Refining a cannabis concentrate without the use of solvents is a novel idea, which is why rosin is becoming more and more popular in the legal cannabis markets. The technique of making bubble hash first became popular in mainstream Western cannabis culture around 20 to 30 years ago. But the art of the hashish has been prominent in other cultures for hundreds of years. It remains one of the purest forms of cannabis concentrates on the market today. To make bubble hash a producer generally uses ice water, fine-mesh micron bags, and cannabis flowers. The final result is a pure, concentrated form of cannabis that connoisseurs have been sparking up for decades.
Ice water and fine-mesh micron bags are used to extract cannabinoids from the plant materials. These micron bags are called ‘bubble bags’, which is one of the reasons many believe that the cannabis product got its name. To start, put cold ice water into a bucket with the cannabis start materials. Use enough ice water to submerge the flowers. This will freeze the trichomes on the start materials. Next, we agitate the cannabis flowers to break the trichomes off of the plant. It is necessary to use finesse in this process because we want to break them off of the leaf or bud, but we don’t want to damage the trichome heads. At this point, some use a wooden spoon while others opt to use a ‘washing machine’ which gently agitates the materials. In general, agitation should go on for about fifteen minutes.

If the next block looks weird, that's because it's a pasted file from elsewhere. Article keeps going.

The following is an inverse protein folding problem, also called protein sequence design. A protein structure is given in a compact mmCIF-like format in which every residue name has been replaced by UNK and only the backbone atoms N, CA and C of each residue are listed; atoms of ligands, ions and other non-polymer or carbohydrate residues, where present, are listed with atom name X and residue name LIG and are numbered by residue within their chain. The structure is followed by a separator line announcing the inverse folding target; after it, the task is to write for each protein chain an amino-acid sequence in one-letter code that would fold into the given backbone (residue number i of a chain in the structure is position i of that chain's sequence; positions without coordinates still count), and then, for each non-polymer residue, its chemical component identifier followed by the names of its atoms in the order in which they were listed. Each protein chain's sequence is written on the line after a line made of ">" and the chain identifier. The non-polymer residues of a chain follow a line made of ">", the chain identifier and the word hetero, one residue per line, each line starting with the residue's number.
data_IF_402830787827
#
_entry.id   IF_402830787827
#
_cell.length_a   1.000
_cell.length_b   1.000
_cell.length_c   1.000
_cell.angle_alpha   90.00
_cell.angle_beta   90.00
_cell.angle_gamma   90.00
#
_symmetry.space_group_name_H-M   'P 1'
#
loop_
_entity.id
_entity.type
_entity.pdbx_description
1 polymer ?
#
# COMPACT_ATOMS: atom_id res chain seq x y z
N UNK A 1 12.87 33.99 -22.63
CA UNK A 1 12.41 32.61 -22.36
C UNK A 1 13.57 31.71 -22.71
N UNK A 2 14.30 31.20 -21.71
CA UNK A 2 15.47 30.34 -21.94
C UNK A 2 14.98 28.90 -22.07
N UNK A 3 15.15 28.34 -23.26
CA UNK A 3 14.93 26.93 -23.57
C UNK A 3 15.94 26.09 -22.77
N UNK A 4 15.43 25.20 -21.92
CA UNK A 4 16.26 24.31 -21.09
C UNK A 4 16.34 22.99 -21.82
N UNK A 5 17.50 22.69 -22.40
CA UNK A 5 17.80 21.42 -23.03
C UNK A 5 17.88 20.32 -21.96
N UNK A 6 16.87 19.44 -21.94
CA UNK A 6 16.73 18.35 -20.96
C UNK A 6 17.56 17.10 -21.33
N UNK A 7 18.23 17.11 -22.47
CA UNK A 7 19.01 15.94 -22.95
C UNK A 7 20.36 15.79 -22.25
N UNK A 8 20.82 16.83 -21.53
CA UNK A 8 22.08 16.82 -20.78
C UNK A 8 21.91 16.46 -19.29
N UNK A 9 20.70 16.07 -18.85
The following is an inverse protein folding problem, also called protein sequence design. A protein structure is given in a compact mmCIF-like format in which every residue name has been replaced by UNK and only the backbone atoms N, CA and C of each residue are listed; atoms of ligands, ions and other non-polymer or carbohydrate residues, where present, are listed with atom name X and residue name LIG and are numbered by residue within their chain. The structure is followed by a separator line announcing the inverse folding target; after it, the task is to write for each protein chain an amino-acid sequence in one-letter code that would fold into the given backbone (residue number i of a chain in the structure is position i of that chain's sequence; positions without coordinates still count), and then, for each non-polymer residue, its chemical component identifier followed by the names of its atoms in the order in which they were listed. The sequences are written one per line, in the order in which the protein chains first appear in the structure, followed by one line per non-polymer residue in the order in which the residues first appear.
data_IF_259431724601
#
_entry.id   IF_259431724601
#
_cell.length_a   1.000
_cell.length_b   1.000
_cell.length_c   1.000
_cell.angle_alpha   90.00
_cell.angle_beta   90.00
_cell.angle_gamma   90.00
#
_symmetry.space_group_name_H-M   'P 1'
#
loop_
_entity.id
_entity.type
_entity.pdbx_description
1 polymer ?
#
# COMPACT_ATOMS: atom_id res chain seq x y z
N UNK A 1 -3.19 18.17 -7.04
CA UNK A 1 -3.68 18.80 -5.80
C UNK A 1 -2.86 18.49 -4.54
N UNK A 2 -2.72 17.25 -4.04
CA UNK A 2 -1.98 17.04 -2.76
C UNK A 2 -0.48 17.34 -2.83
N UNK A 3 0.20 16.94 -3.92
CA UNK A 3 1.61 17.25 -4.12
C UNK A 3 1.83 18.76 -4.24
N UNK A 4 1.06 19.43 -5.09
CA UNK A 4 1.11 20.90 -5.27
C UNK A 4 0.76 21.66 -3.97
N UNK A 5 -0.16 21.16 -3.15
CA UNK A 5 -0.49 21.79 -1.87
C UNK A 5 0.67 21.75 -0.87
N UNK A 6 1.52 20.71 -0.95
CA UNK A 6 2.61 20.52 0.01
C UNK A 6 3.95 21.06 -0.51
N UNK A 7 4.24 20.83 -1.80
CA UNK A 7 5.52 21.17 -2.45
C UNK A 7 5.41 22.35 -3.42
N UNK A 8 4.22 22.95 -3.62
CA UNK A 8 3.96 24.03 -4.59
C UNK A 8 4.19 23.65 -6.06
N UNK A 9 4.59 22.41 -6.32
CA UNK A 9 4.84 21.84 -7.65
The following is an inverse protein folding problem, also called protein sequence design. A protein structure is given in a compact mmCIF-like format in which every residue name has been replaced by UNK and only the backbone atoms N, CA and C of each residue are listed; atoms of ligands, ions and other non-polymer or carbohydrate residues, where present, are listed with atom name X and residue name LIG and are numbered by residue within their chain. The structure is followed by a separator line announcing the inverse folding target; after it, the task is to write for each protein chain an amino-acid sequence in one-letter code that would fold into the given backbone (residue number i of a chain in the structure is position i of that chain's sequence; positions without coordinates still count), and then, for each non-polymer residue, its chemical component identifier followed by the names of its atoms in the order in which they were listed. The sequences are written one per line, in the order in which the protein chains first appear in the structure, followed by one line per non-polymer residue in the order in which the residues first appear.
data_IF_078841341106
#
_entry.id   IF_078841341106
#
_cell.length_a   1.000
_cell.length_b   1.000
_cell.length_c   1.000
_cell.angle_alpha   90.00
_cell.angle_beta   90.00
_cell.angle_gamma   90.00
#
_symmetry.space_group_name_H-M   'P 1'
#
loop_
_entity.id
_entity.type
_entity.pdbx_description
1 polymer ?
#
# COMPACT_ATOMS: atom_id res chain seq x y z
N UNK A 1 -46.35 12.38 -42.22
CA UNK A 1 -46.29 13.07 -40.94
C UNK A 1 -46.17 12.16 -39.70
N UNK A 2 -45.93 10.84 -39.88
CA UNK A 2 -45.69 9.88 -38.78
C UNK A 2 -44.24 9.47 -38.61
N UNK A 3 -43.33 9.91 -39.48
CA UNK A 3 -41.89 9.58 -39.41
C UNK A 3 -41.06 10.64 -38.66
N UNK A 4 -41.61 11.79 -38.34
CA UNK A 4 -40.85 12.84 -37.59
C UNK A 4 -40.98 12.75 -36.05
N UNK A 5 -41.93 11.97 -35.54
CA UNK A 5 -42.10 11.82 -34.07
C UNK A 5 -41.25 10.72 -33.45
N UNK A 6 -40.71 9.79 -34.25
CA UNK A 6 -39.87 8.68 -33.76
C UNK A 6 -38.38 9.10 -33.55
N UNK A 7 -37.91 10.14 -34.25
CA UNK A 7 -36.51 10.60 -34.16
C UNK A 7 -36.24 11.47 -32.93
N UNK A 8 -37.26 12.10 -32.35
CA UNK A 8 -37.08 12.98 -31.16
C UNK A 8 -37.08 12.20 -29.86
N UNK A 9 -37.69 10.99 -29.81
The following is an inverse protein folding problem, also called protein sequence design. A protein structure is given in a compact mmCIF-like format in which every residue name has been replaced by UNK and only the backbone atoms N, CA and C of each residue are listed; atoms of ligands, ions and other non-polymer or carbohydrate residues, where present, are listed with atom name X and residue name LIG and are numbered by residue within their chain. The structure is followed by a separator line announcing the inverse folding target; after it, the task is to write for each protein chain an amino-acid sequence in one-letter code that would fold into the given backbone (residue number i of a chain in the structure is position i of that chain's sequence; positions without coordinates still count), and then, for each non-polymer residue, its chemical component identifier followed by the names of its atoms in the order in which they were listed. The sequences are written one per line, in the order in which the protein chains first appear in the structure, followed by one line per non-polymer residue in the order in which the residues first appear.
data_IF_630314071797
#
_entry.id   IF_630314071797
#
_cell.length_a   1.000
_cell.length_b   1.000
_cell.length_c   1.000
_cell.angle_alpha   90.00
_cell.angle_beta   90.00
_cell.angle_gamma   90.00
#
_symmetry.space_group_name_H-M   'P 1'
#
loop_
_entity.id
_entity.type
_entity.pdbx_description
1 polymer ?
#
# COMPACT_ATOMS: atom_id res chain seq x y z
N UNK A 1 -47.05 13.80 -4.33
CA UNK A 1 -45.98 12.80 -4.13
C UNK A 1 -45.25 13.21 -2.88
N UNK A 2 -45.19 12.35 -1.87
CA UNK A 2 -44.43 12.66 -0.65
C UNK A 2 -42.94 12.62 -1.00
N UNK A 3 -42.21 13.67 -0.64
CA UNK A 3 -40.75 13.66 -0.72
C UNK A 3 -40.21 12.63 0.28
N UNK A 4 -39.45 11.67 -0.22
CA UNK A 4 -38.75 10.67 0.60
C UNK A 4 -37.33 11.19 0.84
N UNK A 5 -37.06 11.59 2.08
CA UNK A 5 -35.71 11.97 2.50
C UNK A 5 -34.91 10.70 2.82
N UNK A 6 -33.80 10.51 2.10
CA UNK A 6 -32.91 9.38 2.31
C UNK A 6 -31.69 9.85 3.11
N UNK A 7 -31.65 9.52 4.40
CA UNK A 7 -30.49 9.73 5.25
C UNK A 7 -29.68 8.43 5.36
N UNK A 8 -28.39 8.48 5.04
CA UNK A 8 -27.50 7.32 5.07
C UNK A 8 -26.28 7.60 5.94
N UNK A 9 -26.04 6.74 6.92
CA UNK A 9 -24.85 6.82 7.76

After the trichomes are broken off of the plant materials, the bubble bags and mesh are used to separate the trichomes. In a different bucket from the one with ice water place the micron bags in the bucket in ascending order. That means first putting the size 3 micron and then the size 7. Some concentrate artists choose to use more, but a size 3 and 7-micron bag are standard for homemade hash. Once the bags are secured over the sides of the bucket, pour the water and cannabis flower mixture directly into them. Allow the mixture to sit and slowly separate itself out over the next 15 minutes or so. Time to smoke a bowl!
After 15 minutes, remove the first mesh bag from the bucket and flush it with more ice water just one last time to get any last trichomes. Give it one last shake, let it drain and then put it aside. Repeat this with each bag. Each will have its own grade of hash, with the finest sized mesh micron bag holding the finest product. Remove the various grades of product from each bag and spread onto separate drying sheets. A non-stick surface is ideal for drying. Once dry, the hash can be pressed into a sheet or a rolled into a ball to be stored for later.
Small pieces can be broken off of the hashish and put on top of bowls or rolled into joints to be enjoyed. For those rolling up their hash, be sure to lightly apply heat to the outside of the joint to ‘get the hash started’. Without this little trick, the hashish will burn slower than the paper and flowers, causing us to tap it into the ashtray it before it is even used.
Bubble hash has been a prominent cannabis concentrate for decades, and it will surely be on shelves for years to come despite its more concentrated cousins like live resin and crumble picking up popularity.